Teaching Geometry Proofs

One of the biggest ideas in high school geometry is getting students to write a two column proof.  Although proofs seem to be emphasized less these days, it is still an important concept to get across to students.  Step by step logical argument is an important skill that can be applied to any career or aspect of life.

I like to start teaching proofs with something the students can relate to.  I ask one student to come to the front of the room.  I ask him or her to take of their shoe {must be a tie shoe!}.  I then ask for a volunteer to give that student verbal directions on how to tie his or her shoe.  I tell the demonstrating student that they must do exactly what the directions say.  I use this exchange so students will hopefully see how important it is to be very specific and step-by-step with their directions.

Next, I like to use a couple of puzzles to continue to develop the idea that a step by step process is necessary when writing a proof.  I use word puzzles that are sometimes called word ladders.

We then move on to another thing that students are very familiar with - solving algebra equations.  I setup several algebra equations in two column form.  Students get familiar with the format of a proof and start to understand how to move step by step through the process.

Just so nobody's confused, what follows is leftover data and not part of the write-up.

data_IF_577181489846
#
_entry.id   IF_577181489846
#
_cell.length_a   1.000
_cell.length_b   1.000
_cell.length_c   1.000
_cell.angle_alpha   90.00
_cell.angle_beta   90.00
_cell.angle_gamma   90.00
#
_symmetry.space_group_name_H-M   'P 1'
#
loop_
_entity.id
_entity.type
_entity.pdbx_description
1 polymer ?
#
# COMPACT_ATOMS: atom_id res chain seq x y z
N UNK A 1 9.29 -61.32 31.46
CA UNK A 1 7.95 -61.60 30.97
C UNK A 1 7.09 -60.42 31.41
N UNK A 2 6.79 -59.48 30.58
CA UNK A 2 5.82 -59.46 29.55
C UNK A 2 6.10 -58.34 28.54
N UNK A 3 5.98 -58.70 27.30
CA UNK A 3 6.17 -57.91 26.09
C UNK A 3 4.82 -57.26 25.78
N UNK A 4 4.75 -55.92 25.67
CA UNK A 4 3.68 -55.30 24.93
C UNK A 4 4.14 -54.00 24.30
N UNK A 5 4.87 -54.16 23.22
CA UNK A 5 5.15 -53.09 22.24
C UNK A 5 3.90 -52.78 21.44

Finally, I feel that my students are ready for the big event...writing an actual geometry proof.  Unfortunately, this sometimes doesn't live up to what I might have built it up to be.

As we move through the properties and apply them to geometric situations instead of algebraic ones, students start to get the idea.

Soon, we make it to congruent triangle proofs where these ideas are really applied.  Introducing the ideas of congruent triangles slowly with MANY examples helps students get the idea.  Using lots of different activities {task cards, board work, fill in the blank, etc}

I just finished making a flip book that I am going to use this year to introduce Congruent Triangle Proofs with CPCTC.  One example on each page that students can fill in as we go.  When we are finished, they can store it in their notebook by gluing down the back page if they wish.

Below are some links to products that you can use to help your students work on writing proofs in geometry.

Good luck!

No comments

Post a Comment